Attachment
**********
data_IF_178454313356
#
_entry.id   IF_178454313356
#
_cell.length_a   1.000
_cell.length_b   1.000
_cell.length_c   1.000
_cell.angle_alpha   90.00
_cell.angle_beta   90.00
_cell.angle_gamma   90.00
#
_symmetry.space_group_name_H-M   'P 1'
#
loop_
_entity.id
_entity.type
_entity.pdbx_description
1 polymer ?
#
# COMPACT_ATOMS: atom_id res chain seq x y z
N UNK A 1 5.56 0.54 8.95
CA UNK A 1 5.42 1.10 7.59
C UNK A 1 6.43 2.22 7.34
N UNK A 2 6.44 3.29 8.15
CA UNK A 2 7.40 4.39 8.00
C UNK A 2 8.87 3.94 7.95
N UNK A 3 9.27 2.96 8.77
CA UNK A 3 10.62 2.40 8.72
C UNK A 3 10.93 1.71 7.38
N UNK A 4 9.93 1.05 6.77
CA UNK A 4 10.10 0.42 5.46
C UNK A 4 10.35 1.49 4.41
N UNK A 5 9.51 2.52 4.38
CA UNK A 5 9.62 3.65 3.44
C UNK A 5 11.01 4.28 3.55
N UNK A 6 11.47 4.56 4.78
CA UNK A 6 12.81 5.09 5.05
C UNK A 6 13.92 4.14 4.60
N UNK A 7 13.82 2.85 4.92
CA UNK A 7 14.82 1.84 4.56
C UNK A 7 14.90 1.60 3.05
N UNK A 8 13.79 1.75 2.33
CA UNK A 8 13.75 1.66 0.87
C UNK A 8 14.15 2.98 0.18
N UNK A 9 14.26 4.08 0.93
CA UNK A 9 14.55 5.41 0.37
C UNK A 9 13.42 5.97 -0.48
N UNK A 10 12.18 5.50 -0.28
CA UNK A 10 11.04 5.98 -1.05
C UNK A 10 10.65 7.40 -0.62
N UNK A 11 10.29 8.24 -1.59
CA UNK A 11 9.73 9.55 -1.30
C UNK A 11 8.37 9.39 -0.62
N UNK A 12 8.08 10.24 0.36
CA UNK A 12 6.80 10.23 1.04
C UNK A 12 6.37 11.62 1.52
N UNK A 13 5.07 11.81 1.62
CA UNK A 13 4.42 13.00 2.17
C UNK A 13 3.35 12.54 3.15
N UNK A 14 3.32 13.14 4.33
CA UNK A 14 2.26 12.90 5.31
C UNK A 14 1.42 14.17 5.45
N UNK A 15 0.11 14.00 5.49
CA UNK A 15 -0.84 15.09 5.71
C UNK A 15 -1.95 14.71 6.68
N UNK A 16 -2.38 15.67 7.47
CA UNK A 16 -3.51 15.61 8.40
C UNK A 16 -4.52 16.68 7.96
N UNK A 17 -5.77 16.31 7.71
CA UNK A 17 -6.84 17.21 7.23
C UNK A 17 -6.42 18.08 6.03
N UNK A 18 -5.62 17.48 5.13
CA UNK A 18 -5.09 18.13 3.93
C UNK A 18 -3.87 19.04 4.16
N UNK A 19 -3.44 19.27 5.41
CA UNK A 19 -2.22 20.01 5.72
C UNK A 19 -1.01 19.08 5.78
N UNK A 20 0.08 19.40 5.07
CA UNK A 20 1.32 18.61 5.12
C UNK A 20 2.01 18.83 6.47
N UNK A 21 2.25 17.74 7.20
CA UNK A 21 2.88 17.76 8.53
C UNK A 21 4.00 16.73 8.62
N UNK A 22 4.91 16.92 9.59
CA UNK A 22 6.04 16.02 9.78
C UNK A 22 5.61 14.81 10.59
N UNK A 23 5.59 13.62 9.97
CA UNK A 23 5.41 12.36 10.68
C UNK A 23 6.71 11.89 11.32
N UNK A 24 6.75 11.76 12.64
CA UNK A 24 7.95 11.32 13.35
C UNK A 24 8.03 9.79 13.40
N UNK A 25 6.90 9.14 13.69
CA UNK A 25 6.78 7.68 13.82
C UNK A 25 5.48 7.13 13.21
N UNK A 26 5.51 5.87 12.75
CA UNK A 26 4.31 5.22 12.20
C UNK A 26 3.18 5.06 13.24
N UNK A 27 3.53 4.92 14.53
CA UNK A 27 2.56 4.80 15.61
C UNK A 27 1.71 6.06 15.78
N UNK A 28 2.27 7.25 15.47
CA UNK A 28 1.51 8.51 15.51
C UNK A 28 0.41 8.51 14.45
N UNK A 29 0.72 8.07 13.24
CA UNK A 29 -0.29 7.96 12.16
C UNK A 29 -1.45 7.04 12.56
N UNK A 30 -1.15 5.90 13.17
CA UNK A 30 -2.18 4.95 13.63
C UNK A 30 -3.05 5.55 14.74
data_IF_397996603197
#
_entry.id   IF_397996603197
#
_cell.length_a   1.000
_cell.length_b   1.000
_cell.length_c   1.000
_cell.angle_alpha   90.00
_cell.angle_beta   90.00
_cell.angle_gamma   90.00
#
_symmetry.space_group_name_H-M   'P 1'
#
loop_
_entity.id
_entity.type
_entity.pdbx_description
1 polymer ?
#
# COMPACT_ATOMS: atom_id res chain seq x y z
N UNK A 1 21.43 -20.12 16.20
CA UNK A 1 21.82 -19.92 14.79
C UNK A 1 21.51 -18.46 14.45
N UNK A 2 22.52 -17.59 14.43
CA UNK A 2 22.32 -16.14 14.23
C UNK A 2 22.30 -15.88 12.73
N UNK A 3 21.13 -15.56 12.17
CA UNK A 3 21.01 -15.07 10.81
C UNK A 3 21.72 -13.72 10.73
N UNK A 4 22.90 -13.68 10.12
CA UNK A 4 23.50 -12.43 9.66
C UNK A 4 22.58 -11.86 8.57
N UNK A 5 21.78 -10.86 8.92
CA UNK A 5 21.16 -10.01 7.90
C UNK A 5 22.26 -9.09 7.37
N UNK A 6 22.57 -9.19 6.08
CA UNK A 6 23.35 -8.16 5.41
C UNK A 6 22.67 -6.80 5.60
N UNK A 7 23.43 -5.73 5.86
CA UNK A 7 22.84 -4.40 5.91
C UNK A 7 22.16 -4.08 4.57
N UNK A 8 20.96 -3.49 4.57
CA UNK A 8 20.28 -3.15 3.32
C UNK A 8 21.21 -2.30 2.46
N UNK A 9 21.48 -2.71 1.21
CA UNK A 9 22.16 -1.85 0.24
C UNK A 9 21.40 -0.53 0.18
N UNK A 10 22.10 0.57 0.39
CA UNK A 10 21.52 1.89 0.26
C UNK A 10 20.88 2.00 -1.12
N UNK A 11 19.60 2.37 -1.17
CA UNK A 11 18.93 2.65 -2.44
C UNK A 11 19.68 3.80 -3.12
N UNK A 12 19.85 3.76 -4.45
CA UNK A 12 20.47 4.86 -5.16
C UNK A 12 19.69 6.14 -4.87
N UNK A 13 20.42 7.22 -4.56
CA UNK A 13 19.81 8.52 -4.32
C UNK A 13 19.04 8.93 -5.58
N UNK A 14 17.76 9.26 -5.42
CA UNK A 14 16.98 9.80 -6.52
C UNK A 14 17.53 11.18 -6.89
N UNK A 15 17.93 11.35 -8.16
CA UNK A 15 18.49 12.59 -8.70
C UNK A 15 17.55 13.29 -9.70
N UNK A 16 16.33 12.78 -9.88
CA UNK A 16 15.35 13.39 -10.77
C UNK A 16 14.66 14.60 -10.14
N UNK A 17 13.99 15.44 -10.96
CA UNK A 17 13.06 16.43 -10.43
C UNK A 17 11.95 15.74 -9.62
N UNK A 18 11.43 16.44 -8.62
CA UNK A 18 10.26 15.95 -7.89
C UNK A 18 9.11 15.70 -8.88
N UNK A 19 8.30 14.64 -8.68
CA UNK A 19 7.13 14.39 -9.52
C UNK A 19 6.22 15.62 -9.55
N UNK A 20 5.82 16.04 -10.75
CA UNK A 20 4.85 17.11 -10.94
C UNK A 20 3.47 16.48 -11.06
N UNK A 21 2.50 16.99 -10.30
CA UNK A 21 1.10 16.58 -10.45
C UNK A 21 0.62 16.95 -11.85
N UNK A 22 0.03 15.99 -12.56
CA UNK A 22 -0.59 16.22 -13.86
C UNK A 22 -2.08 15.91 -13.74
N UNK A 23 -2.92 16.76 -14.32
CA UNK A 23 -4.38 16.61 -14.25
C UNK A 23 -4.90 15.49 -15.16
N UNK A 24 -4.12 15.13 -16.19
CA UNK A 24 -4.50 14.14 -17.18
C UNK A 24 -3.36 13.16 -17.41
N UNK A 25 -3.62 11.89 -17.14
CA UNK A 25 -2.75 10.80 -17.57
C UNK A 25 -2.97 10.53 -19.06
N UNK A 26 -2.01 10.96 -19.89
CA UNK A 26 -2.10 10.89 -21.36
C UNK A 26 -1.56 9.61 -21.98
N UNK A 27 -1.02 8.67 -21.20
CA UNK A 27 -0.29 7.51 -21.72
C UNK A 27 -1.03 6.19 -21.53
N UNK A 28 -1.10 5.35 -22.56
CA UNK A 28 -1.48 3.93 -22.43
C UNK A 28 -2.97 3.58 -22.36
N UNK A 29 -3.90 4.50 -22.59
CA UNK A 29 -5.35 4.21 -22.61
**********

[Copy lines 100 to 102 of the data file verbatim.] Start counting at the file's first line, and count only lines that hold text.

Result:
CA UNK A 27 2.56 4.80 15.61
C UNK A 27 1.71 6.06 15.78
N UNK A 28 2.27 7.25 15.47